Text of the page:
PERS works as designed, gives Rogers $150K a year retirement

In today's Review-Journal, Knight Allen uses David Roger's retirement announcement to write an absolutely devastating critique of Nevada's Public Employees Retirement System (PERS).

Mr. Roger is 50 years old. He has worked in government for 25 years and, following the PERS rules, he is eligible for a $150,000-a-year pension for the rest of his life. ...

In 25 years, has Mr. Roger really contributed so much more to society's well-being than the private-sector working people who are now being forced to work into their late 60s and even 70s, only to wind up with a fraction of Mr. Roger's golden-parachute pension?

Let's be clear. Mr. Roger has not "gamed" the system. He's played it straight all the way. It's the system that has gamed the people of Nevada. PERS, as it exists now, is a cancer on the body politic, and if left untreated it will destroy us. [Emphasis added]
Yep. What he said.

If you want to know how bad it is, check out NPRI's recent study on PERS, which finds that PERS's true unfunded liability is over $40 billion and PERS is only funded at about 34 percent!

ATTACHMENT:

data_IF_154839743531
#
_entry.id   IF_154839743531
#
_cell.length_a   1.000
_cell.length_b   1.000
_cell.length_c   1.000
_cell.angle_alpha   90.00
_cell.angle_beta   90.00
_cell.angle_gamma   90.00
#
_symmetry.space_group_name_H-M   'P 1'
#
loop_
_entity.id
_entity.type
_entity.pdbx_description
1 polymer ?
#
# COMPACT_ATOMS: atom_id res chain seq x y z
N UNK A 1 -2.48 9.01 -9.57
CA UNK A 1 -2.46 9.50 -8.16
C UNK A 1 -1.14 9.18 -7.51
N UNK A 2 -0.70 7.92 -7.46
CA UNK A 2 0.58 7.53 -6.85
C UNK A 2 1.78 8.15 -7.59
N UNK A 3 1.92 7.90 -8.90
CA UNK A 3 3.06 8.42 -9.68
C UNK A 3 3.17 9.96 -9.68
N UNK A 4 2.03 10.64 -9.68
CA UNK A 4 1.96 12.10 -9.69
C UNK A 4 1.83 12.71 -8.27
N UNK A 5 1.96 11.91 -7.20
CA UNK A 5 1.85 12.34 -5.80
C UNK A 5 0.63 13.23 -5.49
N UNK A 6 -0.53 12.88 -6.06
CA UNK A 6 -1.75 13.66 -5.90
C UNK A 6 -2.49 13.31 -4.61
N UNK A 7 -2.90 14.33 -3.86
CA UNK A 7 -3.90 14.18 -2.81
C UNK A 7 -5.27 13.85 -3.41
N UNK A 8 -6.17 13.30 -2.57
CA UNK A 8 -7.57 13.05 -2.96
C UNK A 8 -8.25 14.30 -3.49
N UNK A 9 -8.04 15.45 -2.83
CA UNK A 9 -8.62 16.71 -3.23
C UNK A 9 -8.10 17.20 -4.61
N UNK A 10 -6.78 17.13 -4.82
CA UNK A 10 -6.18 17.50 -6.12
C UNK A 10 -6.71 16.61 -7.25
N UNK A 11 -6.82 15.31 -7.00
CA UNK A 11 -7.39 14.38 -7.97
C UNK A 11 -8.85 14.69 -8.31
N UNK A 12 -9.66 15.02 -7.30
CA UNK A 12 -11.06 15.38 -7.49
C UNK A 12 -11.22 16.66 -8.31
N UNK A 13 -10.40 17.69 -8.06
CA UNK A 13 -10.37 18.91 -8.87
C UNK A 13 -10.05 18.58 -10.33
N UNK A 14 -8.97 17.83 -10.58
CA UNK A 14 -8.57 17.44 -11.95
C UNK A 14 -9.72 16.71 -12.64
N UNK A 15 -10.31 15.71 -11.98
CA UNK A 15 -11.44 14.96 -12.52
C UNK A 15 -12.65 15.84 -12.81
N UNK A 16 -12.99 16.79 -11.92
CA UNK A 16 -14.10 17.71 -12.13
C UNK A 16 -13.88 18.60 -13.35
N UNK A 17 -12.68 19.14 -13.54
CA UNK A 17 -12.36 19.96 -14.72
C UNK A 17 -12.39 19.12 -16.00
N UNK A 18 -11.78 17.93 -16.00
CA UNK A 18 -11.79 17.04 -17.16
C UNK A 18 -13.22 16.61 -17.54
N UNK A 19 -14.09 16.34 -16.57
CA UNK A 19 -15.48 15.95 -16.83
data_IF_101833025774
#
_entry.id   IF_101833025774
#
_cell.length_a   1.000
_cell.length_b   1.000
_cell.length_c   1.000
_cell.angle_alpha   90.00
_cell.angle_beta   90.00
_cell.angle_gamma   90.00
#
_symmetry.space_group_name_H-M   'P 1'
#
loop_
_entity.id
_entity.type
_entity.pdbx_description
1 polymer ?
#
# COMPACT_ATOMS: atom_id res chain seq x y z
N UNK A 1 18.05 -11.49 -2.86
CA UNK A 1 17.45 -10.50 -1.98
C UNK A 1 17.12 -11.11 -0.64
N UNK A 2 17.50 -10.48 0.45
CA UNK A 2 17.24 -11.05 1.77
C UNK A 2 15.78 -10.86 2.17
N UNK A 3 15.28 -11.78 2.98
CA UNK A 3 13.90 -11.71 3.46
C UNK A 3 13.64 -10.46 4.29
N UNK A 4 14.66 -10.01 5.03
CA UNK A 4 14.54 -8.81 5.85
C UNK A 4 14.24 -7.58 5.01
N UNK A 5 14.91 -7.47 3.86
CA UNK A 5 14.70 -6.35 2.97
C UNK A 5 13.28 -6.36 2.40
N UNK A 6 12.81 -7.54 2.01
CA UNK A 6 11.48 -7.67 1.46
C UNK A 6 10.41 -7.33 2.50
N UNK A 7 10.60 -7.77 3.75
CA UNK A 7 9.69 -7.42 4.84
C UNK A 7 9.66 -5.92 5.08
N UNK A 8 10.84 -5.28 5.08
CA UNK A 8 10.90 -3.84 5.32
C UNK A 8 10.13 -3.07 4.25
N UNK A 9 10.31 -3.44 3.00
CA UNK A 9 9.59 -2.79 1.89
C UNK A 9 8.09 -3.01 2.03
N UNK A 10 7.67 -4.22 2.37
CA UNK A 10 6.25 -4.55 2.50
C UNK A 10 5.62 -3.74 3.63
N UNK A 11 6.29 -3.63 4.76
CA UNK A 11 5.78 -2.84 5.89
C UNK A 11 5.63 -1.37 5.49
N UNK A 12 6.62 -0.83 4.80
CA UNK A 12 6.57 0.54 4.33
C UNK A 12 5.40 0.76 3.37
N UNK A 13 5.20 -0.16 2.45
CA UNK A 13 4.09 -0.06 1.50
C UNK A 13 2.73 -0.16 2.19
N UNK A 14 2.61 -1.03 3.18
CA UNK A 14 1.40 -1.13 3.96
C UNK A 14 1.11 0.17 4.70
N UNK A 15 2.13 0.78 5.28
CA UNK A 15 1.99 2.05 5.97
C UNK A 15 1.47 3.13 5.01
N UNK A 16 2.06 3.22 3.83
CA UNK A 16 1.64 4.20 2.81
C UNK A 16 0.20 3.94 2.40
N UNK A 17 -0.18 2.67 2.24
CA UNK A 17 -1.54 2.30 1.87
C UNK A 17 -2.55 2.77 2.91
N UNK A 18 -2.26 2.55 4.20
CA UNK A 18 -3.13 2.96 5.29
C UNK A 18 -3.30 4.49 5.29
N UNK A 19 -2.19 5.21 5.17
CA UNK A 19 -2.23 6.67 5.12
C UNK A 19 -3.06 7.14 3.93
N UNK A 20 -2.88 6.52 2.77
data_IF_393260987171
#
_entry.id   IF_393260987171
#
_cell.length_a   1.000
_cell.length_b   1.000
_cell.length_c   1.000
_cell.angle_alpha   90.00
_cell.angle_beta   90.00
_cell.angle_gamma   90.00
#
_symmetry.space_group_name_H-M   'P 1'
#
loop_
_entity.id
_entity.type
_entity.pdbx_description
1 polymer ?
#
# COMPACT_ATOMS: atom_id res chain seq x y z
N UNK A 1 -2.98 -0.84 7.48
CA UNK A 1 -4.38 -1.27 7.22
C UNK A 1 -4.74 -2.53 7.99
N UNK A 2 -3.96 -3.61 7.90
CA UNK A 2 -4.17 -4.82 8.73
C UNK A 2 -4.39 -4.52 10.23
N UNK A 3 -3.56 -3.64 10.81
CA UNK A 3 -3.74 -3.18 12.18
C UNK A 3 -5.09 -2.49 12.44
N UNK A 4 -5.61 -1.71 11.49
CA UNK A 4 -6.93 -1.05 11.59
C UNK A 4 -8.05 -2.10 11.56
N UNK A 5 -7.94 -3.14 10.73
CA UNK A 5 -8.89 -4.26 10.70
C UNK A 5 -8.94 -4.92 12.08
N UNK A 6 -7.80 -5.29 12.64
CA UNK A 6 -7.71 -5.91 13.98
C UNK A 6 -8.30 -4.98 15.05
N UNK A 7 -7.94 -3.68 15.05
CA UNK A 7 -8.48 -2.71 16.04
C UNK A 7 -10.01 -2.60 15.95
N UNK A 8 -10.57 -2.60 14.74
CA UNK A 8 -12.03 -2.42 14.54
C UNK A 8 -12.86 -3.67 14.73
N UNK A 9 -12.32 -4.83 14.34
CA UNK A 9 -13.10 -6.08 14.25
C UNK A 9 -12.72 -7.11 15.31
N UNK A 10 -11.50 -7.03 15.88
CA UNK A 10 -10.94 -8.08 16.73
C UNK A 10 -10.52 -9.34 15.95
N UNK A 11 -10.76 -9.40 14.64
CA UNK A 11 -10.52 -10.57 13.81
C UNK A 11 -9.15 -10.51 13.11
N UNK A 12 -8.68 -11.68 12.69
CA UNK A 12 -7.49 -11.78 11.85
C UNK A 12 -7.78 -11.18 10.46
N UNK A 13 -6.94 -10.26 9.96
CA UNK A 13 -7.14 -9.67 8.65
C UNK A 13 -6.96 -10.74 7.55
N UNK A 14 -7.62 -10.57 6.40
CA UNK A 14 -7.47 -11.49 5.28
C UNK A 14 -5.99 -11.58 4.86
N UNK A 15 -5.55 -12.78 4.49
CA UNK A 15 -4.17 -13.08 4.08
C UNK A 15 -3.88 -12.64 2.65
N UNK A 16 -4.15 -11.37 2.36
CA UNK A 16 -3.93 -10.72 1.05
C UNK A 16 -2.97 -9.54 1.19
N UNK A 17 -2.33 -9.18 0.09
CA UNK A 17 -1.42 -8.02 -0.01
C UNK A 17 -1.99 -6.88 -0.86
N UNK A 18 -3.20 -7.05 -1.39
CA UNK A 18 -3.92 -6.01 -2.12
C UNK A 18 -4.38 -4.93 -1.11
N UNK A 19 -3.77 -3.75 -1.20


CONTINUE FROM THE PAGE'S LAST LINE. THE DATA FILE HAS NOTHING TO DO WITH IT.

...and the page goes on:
The long-term solution is moving all public employees to a defined-contribution pension system.

If you're interested in this topic, I invite you to join NPRI for a luncheon next Tuesday, November 15, on the problems with PERS. Andrew Biggs, who wrote NPRI's PERS study, will be speaking about Nevada's shortfall and what we can do about it.

More information on the luncheon is available here and you can register online here.

$150,000 a year in guaranteed retirement benefits for a 50 year-old isn't sustainable.

Reform has to happen and the sooner, the better for all involved.

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